+3 votes
in Internet by (4.3k points)

I visited Question Signal and saw some users promote their services. Same thing is on Blurtit. 

3 Answers


I saw that on that Question Signal site and didn't join it because of that. Blurtit was always loaded with spam but I guess instead of installing filters ($$$), they just have people join through Facebook now. I don't know if that worked or not as I don't go near that place but I sure didn't see any of that stuff during my brief periods on Answermug or Similar Worlds. Both crappy sites but no one promoting their own agenda.

But if people can find a way to advertise? They'll do it. They don't even think that 99% of the people on websites won't go anywhere near them when they see that crap.

Kninjanin Rooster

I use a small Canadian social network CornerHub. The new CornerHub users are mostly companies who promote their services and products. An admin do not ban them. Many social networks became online services for promotion and advertizing. I see many Twitterers who promote their art, products and services. Advertizers are very active on Facebook. They invite Facebook users to like their pages. There are millions of ads on Facebook where companies promote themselves and their products.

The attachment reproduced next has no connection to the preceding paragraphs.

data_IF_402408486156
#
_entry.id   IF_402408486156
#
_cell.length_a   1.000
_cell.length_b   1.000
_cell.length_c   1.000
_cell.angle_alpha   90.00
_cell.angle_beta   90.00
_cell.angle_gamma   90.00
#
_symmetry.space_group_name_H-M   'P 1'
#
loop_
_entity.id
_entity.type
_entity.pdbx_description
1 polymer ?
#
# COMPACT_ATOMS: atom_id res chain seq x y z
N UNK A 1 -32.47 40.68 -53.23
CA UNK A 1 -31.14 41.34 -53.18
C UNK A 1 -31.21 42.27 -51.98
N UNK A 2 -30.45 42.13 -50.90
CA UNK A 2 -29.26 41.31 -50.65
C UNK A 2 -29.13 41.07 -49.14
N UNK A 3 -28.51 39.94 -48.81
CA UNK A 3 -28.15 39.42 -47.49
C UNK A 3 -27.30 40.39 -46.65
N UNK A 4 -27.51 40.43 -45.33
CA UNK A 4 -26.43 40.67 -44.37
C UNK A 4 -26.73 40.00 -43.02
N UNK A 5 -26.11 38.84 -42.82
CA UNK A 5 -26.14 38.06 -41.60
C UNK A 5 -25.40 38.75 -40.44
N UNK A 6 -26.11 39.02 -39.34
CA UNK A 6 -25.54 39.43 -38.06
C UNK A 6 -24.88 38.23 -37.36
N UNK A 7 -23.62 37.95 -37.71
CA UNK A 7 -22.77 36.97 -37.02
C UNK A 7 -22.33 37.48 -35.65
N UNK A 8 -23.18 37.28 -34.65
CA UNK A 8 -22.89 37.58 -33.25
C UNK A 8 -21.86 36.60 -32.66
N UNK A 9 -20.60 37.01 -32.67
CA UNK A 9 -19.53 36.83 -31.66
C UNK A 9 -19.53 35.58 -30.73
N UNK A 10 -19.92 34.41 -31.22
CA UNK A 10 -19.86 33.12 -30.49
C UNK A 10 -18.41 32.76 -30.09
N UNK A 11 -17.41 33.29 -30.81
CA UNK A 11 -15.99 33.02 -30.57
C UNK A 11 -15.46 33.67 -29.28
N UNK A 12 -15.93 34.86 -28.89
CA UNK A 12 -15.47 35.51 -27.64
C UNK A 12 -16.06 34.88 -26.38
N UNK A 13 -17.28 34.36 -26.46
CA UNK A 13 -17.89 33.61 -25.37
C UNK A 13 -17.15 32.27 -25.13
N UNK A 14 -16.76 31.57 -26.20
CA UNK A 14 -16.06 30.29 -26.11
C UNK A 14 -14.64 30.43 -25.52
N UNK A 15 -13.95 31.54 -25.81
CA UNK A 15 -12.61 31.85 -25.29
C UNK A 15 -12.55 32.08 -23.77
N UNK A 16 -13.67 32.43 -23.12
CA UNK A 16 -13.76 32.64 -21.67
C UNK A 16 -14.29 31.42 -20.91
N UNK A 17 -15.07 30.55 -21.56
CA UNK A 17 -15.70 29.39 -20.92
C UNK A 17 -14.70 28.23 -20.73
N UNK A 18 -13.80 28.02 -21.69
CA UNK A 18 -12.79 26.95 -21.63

Kninjanin, I have seen the same things as you describe...and like Rooster, once I see a business doing that I will not go near them, I would not do business with such an enterprise. 

And yes, Blurtit was very bad in that regard, although maybe they have changed now; I have not used Blurtit since everything blew up there.


Yes, unfortunately, most websites depend on sponsoring, member contributions, and, essentially, on advertisement, etc., but these "legally accepted" entries should stay at their designed spots and not prevent users from reading information or interfere with their questions, answers, chats, etc.

Actually, I have also seen invasive advertisement, spams and scams spreading on all kinds of sites and blogs. Nobody seems to be safe, even with the latest filters.





In general, smaller sites might look less interesting for such attempts, but they are still vulnerable.

Actually, talking about Q&A sites reminds me of some other "business practices", like, for instance, late Sodahead - (R.I.P.) ...